Evasion

Game review by
David Chapman, Common Sense Media
Evasion Game Poster Image
Fun, repetitive VR sci-fi shooter best shared with others.

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A lot or a little?

The parents' guide to what's in this game.

Positive Messages

Some minor themes of teamwork, using your role to best help your teammate.

Positive Role Models & Representations

Although the characters have distinct roles, they're pretty generic in both appearance and personality. These are essentially empty shells for the players to fill.

Ease of Play

Basics of gameplay are easy to get the hang of, though there's plenty of quirks to adjust to, including learning how to angle your shield for defense and switch quickly between your gun and tether lash to help teammates or injure enemies.

Violence

Although there's no blood or gore in the game, the sci-fi-styled violence is constant. Fighting against overwhelming odds fills the screen with a steady stream of bullets and nonstop explosions.

Sex
Language

Occasional profanity in the dialogue, and online play also has the potential to expose players to more offensive language in party chat during online games.

Consumerism
Drinking, Drugs & Smoking

What parents need to know

Parents need to know that Evasion is a sci-fi-themed immersive first-person shooter available for download on PlayStation VR, Oculus Rift, and HTC Vive VR headsets. Players take on the role of a futuristic soldier defending a mining colony from an ever-increasing wave of invading forces. The game falls into the "bullet-hell" category of shooter, with players fighting nonstop against overwhelming swarms of attackers. This means the violence is constant from start to finish, though it lacks any blood or explicit gore. The story's dialogue does include some mild swearing in character conversations, though it's the online feature that opens up the potential to be exposed to offensive language due to party chat with other live players. Otherwise, there's no inappropriate content in the game.

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What's it about?

EVASION is an immersive VR sci-fi shooter focused on the fight for survival. In a distant future, humanity has expanded from the boundaries of Earth into the farthest reaches of deep space. But we're not alone out there. After a tense encounter with an alien race known as the Optera, negotiations eventually lead to a peace agreement between the two species. Now, decades later, the Optera have suddenly reignited the hostilities, attacking and laying siege to a human mining colony. As a part of the Vanguard, an elite human task force armed with advanced technology, it's up to you to defend the colonists from the Optera offensive and investigate the reasoning behind the attack. Players take the role of one of four specialized classes and push back the invaders with a high-tech arsenal. You can use your energy shield to defend yourself and reflect enemy attacks, and then switch to your tether lash to heal your teammates, boost their attacks, or even throw enemies into one another. Survive, and you might just uncover the truth behind the attacks ... and how it could shape the fate of the rest of the galaxy.

Is it any good?

This virtual reality shooter keeps you on your toes with the constant action and battle that you're engaged in from the start, but gameplay can get repetitive after a while. Evasion manages to challenge the expectations that most VR shooters fall into. Either you're planted in one location and shooting at waves of enemies or you're moving along a fixed course, shooting at whatever you see before it speeds by. Either way, it's usually just a shooting gallery with limited mobility. But Evasion gives wide freedom of movement, with players able to charge the enemy, run for cover, and even swing around to deflect enemy fire with their energy shields. Best of all, the movement feels fluid and natural, even when waves of Optera are crashing around at all angles. Admittedly, it can be a little disorienting at times, especially with all the reflexive movements you're likely to have in the heat of battle. It's easy to accidentally move out of the camera's frame of movement and even easier to accidentally get wrapped up in the headset's cords and cables.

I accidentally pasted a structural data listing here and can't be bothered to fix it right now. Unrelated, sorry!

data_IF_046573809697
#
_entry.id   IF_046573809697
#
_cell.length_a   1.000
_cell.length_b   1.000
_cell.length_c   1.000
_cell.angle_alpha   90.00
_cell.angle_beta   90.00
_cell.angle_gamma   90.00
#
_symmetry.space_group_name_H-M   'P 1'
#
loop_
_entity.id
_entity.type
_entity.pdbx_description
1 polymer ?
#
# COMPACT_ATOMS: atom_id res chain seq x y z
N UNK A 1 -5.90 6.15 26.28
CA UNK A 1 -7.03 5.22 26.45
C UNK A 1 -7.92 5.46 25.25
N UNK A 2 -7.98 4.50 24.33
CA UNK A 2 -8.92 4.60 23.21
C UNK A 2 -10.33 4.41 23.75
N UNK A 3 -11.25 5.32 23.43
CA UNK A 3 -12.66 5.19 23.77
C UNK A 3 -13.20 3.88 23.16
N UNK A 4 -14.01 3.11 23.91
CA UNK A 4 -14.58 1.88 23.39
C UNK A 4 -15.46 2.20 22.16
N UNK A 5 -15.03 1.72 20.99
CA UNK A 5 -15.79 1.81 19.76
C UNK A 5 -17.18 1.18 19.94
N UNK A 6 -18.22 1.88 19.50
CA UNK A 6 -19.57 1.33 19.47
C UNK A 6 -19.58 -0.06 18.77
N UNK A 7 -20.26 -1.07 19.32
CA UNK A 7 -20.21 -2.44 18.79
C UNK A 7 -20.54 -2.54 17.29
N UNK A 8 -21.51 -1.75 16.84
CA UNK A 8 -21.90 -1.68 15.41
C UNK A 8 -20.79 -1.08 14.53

Evasion is a great blend of trigger-happy arcade action and strategic gameplay. The four classes feel different and fill unique roles, especially in co-op play. It's innately satisfying to pull off moves together, like holding down an enemy with the Striker's tether while a Warden charges in for an overcharged shotgun blast. Unfortunately, moves like this only emphasize that it's been designed mainly for co-op play. Trying to take on the challenge alone seems almost insurmountable by comparison. Also, without the variety of an extra player, you can't help but start to fall into more of a rut and notice the repetitive nature of the overall experience. The campaign's story feels generic and predictable, and once you finish it, there's not much reason to go back and revisit the story on your own. That's not to say soloing Evasion isn't fun while it lasts, but it's infinitely better when shared with others.

Talk to your kids about ...

  • Families can talk about violence in video games. Is the impact of the violence in Evasion affected by the fact that you're fighting aliens? Would the impact be intensified if you were fighting humans or if blood and gore were shown?

  • How has virtual reality changed the ways we experience entertainment? What are the positive and negative effects of using VR technology?

Game details

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